Ellen Morrison

But it is! It is that easy, and it sure as heck is ours to save!!! And Mr Lynch points that out. It would be nice if he would help with the fundraising, though.

I really hope your post doesn’t mean that the current district 3 City council member, Frank Maceo, is going to be voting to abandon the easements. I have been paying attention, and it doesn’t seem that Mr Maceo has been voting with the best interests of residents. More like he votes for tourists and development. I’m tired of City council ignoring residents. I hope he votes for the residents this time - and I think lots of voters are going to be remembering who their City council representative supported in a few months.

Lisa Blair

My opinion has nothing to do with Maceo’s. My opinion comes from being a planning commissioner and studying the case. The city only owns ACCESS to someone else’s property for as long as the City can demonstrate that they have a use for that access in the future. That use can only be for specific things, roads or utilities. The case for keeping the easements fails under the laws that exist right now.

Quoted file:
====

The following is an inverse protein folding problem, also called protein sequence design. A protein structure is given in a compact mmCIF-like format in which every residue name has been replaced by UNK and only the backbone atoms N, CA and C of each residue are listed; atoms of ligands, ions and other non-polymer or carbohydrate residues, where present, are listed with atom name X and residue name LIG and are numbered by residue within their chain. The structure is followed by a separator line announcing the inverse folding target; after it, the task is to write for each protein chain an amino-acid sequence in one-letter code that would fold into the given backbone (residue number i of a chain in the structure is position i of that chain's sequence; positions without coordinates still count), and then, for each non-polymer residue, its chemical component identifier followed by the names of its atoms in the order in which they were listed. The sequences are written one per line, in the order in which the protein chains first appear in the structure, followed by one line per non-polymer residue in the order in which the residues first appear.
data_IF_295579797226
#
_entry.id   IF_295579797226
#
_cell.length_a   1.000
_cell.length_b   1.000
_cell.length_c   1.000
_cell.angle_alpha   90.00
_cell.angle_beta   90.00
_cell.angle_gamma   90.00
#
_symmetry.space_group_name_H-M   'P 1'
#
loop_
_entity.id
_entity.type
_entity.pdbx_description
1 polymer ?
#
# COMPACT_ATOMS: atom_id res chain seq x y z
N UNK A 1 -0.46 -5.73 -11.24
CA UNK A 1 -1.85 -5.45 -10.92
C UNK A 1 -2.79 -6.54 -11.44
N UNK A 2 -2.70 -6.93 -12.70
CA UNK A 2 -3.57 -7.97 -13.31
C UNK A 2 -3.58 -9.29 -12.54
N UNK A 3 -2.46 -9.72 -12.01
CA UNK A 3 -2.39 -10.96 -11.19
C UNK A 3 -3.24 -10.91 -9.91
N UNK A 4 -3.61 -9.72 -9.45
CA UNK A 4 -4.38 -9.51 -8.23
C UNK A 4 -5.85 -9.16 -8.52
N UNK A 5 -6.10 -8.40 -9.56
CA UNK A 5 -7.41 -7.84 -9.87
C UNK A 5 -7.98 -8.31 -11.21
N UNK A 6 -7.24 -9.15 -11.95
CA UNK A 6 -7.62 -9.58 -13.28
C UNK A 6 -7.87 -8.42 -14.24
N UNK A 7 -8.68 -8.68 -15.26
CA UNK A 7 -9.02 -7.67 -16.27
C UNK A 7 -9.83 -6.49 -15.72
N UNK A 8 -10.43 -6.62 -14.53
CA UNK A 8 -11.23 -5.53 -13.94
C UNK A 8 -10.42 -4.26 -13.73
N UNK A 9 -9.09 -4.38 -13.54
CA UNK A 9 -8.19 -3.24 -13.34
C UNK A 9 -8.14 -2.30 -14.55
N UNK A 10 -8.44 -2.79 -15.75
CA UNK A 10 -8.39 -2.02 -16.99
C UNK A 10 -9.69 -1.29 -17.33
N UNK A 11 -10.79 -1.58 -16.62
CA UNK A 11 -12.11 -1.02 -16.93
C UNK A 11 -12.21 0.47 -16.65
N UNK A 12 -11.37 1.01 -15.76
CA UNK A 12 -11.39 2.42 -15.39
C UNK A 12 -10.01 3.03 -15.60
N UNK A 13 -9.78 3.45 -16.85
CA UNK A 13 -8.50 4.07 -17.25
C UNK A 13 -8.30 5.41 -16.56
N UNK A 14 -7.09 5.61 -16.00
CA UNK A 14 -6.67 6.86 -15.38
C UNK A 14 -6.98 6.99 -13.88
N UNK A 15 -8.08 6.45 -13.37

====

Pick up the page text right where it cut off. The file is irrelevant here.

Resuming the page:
Ellen Morrison

Then why does the City Attorney say there is another consideration - that of the greater public good?

I would assume that he might have a handle on the applicable legalities. And he seems to disagree with your last sentence.

Lisa Blair

We’ll see how the council interprets the law soon enough. But I know that folks have been talking for two years now about Saving the Beach, South Beach, and the World Class Beach and as far as I know, not a single dollar has been raised.

Jarvis Buckley

Touché , Lisa✌️

Ellen Morrison

Except, of course, for the comment above by Ms. Mason that indicates Scenic Galveston is working in that direction.